Departmental Bulletin Paper 宝玉の「三大病」と荘子─『紅楼夢』第二十一回の脂評を基に─(高成廈教授・寺木伸明教授 退任記念号)
The `Three Serious Illnesses' of Bao-yu and the Legacy of Zhuangzi : An analysis of Red Inkstone's extrapolation of Dream of the Red Chamber ,Chapter 21(Special Issue Dedicated to Professor KO Sung-Ha,Professor TERAKI Nobuaki)

王, 竹

Of all the Zhuangzi 荘子-related scenes in the classical Chinese novel Dream of the Red Chamber 紅楼夢, chapter 21 is the most heavily indebted. Not only is it the first chapter to directly quote from Zhuangzi, it even has the hero Jia Bao-yu 賈宝玉begin writing a continuation of the book's Quejia-pian section, creating a completely new dimension for the story. While appearing to be an impulsive and unpremeditated act on the part of Bao-yu, for the author of the novel, Cao Xueqin 曹雪芹, the hero's `three serious illnesses' in fact made it inevitable. Hating to be told to do this or do that, Bao-yu longs for the freedom enjoyed by great birds that are able to fly freely in the sky. This is his first serious illness. Like Zhuangzi, Bao-yu also goes against the traditional values of Confucianism by showing respect for people's emotions. This is his second serious illness. Thirdly, like Zhuangzi and against the tenets of Confucianism, Bao-yu considers death as no more than a part of life, and feels that death can be overcome by taking on an indifferent attitude to the people he loves. This, `the venom of love', is his third serious illness. The legacy of Zhuangzi's ideas and his views on life and human nature are at the root of Bao-yu's "three serious illnesses". By revealing the nature of those serious illnesses immediately prior to his beginning to write a continuation of the Quejia-pian section of Zhuangzi, the literary critic Red Inkstone enabled readers to gain a better understanding of the book and of the role of the hero Jia Bao-yu.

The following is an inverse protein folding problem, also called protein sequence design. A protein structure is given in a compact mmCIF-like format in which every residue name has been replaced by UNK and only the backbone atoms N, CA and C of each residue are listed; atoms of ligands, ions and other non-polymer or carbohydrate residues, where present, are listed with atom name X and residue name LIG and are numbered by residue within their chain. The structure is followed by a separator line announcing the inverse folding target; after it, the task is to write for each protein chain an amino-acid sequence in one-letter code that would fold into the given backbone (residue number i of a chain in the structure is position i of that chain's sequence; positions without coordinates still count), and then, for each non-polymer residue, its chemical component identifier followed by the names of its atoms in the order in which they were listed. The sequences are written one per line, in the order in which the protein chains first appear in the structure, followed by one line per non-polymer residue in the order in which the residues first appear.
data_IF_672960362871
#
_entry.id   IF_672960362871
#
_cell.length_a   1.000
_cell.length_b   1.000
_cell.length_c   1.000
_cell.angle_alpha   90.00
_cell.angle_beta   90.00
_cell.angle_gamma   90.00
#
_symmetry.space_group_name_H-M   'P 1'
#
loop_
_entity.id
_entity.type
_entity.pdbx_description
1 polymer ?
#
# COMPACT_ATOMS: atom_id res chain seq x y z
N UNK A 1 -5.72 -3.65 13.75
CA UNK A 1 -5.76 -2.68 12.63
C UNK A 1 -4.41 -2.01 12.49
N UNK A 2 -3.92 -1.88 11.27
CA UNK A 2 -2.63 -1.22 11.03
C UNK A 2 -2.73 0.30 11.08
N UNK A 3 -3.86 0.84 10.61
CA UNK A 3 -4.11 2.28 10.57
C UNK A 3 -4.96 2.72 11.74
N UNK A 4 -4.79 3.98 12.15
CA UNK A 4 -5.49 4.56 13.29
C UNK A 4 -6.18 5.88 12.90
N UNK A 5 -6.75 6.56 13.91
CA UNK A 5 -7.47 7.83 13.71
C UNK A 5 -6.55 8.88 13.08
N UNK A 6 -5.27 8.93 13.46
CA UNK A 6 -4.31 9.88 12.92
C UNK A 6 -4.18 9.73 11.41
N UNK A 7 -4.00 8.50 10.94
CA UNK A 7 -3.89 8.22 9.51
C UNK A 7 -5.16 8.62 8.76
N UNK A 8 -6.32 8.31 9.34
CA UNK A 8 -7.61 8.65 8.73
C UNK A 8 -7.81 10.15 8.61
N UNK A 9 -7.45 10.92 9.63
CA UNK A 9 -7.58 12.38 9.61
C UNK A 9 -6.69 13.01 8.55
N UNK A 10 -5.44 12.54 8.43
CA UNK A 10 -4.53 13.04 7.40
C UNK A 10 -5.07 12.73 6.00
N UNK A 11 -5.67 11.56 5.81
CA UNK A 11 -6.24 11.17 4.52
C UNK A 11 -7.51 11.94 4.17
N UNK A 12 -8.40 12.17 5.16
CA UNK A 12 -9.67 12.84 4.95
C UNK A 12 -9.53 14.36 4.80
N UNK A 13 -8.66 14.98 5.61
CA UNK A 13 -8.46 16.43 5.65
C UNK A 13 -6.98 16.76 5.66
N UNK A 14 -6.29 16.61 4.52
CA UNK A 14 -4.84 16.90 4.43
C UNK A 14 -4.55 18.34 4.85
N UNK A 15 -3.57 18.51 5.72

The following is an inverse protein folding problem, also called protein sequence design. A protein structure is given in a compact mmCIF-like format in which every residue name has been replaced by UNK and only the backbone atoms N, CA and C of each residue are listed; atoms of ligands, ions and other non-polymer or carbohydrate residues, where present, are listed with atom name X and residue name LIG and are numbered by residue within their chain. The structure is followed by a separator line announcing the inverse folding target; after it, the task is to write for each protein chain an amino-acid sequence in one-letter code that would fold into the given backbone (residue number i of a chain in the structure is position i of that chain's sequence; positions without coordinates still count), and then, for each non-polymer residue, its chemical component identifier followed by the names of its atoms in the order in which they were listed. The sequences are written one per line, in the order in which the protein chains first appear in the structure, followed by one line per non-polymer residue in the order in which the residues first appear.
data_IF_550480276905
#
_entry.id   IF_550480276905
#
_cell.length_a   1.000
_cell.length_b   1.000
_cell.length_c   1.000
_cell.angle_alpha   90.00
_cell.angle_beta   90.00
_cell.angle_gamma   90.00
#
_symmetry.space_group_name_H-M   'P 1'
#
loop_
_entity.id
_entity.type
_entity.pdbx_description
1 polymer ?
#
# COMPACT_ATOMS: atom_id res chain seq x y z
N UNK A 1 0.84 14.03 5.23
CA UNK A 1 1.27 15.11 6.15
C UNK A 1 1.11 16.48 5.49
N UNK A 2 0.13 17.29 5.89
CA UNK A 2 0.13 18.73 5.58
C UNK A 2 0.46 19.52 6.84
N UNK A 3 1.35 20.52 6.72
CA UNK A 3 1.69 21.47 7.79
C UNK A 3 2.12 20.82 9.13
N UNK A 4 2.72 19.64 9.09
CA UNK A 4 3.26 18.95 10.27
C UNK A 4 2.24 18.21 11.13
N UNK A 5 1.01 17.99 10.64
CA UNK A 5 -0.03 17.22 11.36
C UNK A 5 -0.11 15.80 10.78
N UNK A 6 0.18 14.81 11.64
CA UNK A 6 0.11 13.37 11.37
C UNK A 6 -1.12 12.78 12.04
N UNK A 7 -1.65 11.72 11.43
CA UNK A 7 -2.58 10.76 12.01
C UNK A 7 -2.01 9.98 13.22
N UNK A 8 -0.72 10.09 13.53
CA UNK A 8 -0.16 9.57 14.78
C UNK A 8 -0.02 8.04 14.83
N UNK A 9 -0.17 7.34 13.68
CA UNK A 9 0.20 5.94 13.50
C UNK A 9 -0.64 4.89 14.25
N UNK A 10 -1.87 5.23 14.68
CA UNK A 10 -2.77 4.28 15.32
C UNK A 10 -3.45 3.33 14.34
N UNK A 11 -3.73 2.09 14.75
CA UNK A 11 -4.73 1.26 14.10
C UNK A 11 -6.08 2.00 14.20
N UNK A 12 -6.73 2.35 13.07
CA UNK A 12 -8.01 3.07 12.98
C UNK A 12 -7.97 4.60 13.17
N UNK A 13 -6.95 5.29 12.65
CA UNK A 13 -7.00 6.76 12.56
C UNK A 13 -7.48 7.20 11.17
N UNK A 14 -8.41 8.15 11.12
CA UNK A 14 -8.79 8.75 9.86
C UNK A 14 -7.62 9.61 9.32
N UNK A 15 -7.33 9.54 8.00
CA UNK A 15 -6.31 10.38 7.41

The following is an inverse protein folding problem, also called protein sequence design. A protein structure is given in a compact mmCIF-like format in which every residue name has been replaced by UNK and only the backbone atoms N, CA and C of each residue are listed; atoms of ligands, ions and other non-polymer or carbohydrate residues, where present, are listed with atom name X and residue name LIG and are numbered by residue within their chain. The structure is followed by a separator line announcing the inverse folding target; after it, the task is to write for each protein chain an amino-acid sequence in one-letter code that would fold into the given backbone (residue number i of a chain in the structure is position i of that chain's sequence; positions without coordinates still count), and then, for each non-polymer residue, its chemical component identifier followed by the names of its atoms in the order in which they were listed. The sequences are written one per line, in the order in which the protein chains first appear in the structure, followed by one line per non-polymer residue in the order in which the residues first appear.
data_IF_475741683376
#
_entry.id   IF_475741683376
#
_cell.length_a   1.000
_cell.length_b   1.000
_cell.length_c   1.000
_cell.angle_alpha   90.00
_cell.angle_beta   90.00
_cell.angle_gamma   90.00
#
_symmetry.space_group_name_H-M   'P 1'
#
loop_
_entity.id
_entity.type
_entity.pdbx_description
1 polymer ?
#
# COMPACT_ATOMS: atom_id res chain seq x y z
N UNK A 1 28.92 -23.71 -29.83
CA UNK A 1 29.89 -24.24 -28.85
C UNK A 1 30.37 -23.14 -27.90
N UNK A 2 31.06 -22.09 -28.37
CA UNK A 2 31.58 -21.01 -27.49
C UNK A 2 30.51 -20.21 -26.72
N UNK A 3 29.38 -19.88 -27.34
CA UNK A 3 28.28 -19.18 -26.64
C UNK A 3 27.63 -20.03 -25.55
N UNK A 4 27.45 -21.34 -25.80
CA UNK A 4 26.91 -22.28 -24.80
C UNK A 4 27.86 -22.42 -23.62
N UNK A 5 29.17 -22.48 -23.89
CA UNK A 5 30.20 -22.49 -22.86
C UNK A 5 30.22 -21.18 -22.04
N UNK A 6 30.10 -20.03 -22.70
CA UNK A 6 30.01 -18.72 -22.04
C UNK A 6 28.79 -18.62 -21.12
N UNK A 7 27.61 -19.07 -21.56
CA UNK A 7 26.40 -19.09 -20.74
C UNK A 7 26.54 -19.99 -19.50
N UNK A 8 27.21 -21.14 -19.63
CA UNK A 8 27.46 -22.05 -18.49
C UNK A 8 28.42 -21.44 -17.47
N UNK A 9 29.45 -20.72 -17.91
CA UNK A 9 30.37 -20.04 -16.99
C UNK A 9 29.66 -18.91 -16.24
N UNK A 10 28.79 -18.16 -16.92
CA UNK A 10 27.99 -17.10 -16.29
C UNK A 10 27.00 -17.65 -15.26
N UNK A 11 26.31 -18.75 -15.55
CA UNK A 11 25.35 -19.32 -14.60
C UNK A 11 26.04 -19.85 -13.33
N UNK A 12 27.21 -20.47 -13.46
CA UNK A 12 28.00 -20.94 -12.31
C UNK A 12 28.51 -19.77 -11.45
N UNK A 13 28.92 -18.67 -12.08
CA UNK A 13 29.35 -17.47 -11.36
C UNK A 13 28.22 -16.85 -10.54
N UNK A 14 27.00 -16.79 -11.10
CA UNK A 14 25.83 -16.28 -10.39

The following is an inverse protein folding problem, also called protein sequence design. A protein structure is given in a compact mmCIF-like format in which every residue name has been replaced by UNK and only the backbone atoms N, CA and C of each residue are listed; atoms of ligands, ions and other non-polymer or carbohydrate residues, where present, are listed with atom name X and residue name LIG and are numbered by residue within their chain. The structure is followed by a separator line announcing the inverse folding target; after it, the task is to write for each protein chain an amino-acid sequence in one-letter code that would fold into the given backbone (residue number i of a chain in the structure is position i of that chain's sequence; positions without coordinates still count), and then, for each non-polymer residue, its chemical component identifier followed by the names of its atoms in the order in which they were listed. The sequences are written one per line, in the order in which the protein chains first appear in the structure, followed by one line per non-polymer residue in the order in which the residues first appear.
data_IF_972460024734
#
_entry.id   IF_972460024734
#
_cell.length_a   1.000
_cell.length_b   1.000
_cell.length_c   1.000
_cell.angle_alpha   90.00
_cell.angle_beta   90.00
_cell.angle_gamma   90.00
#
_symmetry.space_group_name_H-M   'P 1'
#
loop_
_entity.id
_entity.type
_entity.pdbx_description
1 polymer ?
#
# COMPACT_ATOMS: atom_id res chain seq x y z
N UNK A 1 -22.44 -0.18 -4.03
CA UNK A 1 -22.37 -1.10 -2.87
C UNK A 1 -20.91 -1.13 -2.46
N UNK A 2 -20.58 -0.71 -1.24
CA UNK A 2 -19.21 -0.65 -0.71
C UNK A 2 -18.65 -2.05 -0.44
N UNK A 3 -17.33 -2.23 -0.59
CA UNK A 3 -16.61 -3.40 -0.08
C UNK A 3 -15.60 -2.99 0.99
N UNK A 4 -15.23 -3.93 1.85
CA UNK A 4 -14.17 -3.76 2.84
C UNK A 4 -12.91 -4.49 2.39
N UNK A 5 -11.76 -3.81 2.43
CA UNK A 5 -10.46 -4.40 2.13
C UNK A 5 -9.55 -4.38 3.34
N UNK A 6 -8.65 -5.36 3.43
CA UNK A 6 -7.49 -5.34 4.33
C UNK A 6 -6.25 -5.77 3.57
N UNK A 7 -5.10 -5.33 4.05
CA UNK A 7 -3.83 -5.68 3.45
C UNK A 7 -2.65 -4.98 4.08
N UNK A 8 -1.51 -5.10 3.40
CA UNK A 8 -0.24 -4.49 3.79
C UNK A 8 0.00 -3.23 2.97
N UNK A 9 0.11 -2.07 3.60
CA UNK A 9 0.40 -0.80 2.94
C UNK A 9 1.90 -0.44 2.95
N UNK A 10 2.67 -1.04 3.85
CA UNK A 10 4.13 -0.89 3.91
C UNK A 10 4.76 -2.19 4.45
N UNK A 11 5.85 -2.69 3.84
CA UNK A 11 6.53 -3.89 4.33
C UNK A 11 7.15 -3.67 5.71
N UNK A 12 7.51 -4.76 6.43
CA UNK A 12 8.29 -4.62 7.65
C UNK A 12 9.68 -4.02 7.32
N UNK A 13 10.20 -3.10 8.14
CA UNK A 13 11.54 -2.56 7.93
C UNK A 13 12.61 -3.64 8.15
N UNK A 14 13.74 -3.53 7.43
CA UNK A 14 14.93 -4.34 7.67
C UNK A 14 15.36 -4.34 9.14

Number of accesses :  

Other information